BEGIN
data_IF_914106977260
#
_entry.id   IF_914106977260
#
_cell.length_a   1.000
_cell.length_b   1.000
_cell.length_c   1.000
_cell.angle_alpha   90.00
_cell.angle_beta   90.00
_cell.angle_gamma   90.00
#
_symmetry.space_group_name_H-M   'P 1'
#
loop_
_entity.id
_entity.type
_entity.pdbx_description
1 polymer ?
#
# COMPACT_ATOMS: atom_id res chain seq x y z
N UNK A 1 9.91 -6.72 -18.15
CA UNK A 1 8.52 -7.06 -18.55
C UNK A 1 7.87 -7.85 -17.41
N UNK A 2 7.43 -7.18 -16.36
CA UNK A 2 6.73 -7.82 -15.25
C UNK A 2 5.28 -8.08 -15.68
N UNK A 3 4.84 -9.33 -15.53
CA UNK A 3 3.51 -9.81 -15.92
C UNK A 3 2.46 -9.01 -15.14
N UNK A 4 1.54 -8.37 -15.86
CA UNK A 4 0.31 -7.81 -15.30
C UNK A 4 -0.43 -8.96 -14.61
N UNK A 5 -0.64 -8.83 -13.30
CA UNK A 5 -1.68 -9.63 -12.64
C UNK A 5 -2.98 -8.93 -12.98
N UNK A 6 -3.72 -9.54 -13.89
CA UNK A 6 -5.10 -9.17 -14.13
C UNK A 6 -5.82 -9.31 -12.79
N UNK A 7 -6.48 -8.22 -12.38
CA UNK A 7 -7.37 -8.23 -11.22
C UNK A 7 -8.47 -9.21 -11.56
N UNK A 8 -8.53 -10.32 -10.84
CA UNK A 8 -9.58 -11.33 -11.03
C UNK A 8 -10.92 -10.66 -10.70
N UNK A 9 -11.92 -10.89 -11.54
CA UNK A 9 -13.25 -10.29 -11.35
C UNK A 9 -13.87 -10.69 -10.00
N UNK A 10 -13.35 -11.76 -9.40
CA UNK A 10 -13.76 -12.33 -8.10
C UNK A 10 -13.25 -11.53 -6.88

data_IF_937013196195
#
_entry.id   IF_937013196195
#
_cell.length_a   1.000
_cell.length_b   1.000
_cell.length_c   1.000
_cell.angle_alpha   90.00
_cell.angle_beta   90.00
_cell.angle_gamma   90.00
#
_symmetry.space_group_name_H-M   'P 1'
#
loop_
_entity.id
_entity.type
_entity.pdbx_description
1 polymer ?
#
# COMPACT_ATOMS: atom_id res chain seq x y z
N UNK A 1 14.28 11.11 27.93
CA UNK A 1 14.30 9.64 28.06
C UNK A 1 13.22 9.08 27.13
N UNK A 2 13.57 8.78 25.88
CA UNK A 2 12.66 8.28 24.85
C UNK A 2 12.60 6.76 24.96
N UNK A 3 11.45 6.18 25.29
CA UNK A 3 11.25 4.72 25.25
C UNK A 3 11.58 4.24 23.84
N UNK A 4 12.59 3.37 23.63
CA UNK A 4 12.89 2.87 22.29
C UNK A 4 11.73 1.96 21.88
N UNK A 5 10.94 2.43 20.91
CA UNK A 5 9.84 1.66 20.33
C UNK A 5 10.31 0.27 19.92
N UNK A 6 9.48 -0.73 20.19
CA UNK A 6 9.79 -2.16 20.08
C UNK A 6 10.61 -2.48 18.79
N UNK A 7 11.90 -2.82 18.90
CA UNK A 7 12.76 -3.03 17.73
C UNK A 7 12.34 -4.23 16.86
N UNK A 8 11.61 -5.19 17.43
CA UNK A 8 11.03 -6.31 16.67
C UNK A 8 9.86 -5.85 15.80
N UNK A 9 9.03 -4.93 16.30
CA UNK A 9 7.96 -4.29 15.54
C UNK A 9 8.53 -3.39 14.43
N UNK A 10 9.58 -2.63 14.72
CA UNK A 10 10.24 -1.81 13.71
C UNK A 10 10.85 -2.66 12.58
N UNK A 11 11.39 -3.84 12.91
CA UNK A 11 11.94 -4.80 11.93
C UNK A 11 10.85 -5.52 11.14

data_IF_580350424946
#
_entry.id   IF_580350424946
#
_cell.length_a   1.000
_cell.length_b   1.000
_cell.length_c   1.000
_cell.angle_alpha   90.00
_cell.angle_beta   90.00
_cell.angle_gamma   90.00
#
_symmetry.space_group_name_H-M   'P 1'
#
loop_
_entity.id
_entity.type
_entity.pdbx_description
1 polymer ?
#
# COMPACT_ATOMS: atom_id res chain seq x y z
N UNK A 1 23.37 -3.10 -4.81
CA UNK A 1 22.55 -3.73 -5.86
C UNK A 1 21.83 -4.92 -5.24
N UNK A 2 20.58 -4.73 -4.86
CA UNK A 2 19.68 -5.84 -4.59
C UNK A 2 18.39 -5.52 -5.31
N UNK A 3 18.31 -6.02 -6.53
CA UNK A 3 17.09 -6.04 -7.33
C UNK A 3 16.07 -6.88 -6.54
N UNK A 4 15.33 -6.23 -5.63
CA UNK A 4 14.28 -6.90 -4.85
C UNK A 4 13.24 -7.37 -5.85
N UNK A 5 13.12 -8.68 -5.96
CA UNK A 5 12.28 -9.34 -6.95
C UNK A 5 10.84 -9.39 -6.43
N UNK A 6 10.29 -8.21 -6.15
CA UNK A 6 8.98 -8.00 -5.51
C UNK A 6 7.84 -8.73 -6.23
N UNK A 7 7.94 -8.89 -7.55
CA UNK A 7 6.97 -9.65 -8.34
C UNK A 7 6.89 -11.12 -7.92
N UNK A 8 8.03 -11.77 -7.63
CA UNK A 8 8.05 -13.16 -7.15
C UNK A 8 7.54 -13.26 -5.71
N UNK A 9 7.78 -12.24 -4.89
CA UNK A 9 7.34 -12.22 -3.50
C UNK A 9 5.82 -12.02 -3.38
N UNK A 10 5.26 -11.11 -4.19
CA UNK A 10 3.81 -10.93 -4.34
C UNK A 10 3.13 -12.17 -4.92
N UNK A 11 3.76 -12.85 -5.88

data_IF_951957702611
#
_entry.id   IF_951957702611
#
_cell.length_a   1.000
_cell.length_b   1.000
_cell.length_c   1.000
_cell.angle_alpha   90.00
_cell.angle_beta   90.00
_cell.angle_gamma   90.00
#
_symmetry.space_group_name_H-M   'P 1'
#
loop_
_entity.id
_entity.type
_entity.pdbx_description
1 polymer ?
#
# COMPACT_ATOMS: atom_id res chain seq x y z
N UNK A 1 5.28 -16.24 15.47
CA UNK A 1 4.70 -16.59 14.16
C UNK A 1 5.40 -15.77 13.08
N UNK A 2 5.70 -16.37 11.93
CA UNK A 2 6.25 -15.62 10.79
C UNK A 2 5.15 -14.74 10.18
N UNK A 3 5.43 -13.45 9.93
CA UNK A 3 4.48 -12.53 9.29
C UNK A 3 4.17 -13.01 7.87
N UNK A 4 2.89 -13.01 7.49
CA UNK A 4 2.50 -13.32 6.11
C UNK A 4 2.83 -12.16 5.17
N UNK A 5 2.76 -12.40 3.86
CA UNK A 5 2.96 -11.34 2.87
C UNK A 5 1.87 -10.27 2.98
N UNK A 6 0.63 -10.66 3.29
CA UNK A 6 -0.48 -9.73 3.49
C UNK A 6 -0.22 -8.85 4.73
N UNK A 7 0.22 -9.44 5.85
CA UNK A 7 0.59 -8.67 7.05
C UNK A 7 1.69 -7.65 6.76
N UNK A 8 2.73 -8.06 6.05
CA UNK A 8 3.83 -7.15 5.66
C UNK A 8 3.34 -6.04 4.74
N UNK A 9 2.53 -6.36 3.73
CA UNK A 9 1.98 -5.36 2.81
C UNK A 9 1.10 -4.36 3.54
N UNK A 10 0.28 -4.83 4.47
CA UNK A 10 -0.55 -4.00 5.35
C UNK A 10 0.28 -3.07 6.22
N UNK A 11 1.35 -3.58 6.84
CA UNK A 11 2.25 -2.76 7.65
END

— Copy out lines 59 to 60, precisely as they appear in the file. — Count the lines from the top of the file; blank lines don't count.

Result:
_cell.angle_beta   90.00
_cell.angle_gamma   90.00